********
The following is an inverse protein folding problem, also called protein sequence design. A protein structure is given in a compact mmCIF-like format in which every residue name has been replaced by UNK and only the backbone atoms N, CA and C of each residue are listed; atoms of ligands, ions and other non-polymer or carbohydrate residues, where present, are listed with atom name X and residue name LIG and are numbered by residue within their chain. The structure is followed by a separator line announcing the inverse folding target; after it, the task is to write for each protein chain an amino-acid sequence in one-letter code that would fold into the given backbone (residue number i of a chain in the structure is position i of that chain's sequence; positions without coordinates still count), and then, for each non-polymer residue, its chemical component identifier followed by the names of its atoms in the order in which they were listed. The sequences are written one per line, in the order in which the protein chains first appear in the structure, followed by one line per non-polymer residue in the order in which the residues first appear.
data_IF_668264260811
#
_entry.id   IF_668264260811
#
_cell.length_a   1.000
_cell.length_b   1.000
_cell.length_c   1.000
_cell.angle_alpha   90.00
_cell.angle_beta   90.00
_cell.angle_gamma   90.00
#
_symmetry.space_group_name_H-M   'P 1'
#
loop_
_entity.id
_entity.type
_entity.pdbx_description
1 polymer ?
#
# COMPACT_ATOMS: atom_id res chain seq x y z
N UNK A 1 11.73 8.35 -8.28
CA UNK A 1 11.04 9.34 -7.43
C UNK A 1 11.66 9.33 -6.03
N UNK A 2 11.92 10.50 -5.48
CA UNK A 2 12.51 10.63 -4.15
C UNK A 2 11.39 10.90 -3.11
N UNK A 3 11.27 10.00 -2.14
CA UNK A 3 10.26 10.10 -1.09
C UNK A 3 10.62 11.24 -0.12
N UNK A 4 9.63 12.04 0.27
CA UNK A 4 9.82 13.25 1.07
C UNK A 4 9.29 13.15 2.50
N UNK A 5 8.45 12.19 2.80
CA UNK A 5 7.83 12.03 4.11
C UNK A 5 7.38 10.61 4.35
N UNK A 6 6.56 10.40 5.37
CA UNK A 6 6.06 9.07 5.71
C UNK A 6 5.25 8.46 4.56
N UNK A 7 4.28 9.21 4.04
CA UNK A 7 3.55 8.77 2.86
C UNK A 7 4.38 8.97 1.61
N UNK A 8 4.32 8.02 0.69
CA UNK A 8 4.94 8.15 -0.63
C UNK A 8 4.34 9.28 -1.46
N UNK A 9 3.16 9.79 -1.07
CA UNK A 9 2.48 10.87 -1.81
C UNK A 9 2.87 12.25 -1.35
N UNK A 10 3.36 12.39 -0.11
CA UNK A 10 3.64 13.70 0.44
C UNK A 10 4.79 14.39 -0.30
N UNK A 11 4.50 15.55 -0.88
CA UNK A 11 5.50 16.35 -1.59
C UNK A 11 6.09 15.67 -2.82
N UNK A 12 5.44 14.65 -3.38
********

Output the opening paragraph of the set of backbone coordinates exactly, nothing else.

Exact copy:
The following is an inverse protein folding problem, also called protein sequence design. A protein structure is given in a compact mmCIF-like format in which every residue name has been replaced by UNK and only the backbone atoms N, CA and C of each residue are listed; atoms of ligands, ions and other non-polymer or carbohydrate residues, where present, are listed with atom name X and residue name LIG and are numbered by residue within their chain. The structure is followed by a separator line announcing the inverse folding target; after it, the task is to write for each protein chain an amino-acid sequence in one-letter code that would fold into the given backbone (residue number i of a chain in the structure is position i of that chain's sequence; positions without coordinates still count), and then, for each non-polymer residue, its chemical component identifier followed by the names of its atoms in the order in which they were listed. The sequences are written one per line, in the order in which the protein chains first appear in the structure, followed by one line per non-polymer residue in the order in which the residues first appear.